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I am studying logic and I am having difficulty understanding how $$((p\implies q)\implies q)\implies q$$ (where $p,q$ are some predicates) is not a tautology.

My reasoning is that if $p$ is true then it follows that the rest is also true(if $q$ is false I would have a contradiction about $p$ being true),while if $p$ is false I have again that it implies the rest since false implies anything.

My definition of a tautology is a proposition that's true indipendently of the fact that $p,q$ are true or false;so following this definition I've shown that the above formal construct holds whether $p$ is true or not.

What am I missing ?

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    $\begingroup$ Try proving that $((p\to q)\to q)\to q$ is equivalent to $p\to q$. $\endgroup$ – egreg Mar 4 '16 at 15:13
  • $\begingroup$ @egreg Intuitively I could say that the implications after the first $(p \to q)$ do not change the initial condition $p \to q$ since they follow from it ,but formally I am clueless about how to show that.Should I make a truth table for both $((p \to q)\to q)\to q$ and $p\to q$ and show that for each choice of true or false for $p,q$ they're the same (or is there a simpler argument)?Thanks for your advice. $\endgroup$ – Mr. Y Mar 4 '16 at 15:24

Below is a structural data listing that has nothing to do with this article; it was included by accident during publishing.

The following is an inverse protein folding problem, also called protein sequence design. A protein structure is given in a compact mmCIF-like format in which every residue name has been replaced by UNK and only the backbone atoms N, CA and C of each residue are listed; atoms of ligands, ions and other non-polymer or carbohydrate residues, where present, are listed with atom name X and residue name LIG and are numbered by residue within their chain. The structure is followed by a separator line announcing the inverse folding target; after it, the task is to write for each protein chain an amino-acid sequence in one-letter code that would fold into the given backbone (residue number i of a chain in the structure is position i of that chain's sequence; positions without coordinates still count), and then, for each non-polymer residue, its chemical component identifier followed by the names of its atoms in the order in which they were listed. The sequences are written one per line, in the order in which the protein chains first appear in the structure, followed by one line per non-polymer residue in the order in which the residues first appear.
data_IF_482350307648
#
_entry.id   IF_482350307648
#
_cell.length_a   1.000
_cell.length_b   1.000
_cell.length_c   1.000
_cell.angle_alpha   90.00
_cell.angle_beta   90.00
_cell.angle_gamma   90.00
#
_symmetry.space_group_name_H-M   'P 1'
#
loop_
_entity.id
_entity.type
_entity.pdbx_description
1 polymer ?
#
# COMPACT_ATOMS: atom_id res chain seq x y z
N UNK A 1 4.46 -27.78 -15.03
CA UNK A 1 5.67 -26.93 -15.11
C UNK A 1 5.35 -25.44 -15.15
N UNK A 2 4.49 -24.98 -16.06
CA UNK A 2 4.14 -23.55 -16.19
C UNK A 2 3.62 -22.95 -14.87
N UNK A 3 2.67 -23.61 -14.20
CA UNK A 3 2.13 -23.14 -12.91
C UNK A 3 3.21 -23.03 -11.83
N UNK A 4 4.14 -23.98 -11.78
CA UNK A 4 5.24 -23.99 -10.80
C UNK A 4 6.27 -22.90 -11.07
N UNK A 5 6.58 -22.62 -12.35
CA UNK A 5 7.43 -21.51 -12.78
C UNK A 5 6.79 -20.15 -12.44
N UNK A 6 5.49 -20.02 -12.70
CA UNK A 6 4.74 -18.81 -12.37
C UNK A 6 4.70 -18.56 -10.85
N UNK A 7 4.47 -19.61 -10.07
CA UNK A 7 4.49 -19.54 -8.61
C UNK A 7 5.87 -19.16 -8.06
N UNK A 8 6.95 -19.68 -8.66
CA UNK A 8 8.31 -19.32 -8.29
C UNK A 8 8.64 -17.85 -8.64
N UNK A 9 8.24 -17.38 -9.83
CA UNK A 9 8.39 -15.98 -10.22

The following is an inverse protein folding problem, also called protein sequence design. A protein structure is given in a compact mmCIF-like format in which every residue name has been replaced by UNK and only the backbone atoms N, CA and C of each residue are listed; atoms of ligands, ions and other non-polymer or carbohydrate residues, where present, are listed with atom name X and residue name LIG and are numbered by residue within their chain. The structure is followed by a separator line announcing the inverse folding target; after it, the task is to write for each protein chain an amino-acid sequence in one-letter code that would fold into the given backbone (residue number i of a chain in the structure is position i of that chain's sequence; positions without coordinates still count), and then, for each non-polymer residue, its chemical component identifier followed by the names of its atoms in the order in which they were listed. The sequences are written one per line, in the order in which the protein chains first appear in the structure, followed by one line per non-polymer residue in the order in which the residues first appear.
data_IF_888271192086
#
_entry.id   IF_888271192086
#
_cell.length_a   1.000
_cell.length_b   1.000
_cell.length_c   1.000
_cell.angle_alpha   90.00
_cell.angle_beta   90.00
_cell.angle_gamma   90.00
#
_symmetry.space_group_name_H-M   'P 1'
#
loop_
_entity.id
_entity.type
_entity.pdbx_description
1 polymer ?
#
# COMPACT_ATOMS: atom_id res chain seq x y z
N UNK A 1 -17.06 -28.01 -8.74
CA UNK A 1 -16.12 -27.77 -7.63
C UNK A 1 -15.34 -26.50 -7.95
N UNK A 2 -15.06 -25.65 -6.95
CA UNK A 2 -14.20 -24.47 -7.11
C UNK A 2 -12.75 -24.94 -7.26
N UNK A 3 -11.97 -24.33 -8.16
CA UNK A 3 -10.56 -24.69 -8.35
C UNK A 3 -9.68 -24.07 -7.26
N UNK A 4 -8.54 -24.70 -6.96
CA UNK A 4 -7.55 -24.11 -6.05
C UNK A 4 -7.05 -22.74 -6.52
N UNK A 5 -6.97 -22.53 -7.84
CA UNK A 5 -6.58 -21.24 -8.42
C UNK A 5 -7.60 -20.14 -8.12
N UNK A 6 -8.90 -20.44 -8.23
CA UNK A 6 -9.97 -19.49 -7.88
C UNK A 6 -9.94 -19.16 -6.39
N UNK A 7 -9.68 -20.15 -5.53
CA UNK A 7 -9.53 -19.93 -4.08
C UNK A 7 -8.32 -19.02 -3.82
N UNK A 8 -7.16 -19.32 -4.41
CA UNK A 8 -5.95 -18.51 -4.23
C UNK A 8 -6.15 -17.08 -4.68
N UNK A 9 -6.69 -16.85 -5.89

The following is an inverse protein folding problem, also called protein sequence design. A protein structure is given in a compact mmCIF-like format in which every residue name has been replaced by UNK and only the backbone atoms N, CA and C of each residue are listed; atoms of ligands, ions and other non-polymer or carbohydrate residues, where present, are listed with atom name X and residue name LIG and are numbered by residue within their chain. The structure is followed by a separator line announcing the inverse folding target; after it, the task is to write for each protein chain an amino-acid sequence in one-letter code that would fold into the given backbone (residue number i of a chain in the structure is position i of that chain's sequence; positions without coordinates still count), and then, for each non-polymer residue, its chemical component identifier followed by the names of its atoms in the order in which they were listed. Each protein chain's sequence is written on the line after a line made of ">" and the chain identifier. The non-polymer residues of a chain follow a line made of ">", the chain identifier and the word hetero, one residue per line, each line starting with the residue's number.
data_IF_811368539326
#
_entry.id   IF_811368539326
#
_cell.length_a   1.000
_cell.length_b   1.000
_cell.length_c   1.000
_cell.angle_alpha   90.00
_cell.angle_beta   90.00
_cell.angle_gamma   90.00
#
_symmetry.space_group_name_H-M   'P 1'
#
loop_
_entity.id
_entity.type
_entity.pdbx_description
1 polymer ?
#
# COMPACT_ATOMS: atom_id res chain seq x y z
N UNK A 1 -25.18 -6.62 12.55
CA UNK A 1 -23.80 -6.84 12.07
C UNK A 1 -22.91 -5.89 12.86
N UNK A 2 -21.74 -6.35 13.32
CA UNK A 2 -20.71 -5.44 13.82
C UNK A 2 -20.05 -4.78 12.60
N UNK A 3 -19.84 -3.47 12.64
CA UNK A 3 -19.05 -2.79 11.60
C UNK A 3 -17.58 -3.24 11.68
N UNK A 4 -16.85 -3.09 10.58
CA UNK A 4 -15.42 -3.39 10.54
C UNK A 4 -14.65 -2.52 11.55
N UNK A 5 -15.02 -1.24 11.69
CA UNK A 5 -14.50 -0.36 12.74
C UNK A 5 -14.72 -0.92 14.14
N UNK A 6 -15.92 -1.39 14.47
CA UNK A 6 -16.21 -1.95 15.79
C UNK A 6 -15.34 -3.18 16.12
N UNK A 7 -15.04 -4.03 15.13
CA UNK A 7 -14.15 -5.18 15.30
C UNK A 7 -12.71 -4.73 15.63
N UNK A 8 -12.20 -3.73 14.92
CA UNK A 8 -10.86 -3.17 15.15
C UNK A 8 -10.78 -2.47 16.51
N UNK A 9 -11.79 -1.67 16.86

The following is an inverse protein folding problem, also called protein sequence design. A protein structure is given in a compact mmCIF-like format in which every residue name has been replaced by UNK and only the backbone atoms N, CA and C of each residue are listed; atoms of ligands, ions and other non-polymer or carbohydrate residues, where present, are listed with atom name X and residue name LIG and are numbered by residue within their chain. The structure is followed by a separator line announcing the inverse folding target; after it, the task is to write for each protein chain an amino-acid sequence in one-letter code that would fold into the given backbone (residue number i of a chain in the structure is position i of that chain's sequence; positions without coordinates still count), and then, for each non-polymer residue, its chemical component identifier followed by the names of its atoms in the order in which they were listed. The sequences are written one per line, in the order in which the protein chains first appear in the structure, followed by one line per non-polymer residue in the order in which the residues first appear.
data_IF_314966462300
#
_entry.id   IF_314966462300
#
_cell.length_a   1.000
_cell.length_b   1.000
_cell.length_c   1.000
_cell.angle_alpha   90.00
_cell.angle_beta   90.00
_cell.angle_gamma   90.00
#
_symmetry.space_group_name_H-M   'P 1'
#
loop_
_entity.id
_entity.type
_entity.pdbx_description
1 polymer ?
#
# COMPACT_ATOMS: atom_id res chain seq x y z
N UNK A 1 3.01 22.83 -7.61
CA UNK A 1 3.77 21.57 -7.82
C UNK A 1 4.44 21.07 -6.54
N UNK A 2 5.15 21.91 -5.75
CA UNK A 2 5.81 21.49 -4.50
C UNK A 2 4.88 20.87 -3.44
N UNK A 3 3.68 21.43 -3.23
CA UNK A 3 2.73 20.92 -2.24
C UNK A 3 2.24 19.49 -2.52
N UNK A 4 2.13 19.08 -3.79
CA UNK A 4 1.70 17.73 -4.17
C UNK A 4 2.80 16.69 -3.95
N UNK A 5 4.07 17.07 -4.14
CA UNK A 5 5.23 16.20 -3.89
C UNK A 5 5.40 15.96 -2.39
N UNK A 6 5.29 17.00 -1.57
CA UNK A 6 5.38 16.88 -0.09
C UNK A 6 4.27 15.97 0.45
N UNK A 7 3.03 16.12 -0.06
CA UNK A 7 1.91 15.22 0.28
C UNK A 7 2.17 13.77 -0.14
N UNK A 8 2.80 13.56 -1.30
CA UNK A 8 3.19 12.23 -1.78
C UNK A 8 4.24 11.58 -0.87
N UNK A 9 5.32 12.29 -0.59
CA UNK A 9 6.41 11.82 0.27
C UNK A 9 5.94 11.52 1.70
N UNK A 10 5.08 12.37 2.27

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    $\begingroup$ I'm not saying this is preferable to the accepted answer, but it can shed light on your understanding of propositional calculus. A truth table is not difficult to build. Or with Boolean computations. $\endgroup$ – egreg Mar 4 '16 at 15:26
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Consider $p$ as true and $q$ as false.

Then $p \implies q$ is false.

$false \implies q$ is true.

$true \implies q$ is false.

Remember that a tautology is a statement that outputs true regardless of the inputs. You are required to set values for both $p$ and $q$, not just $p$.

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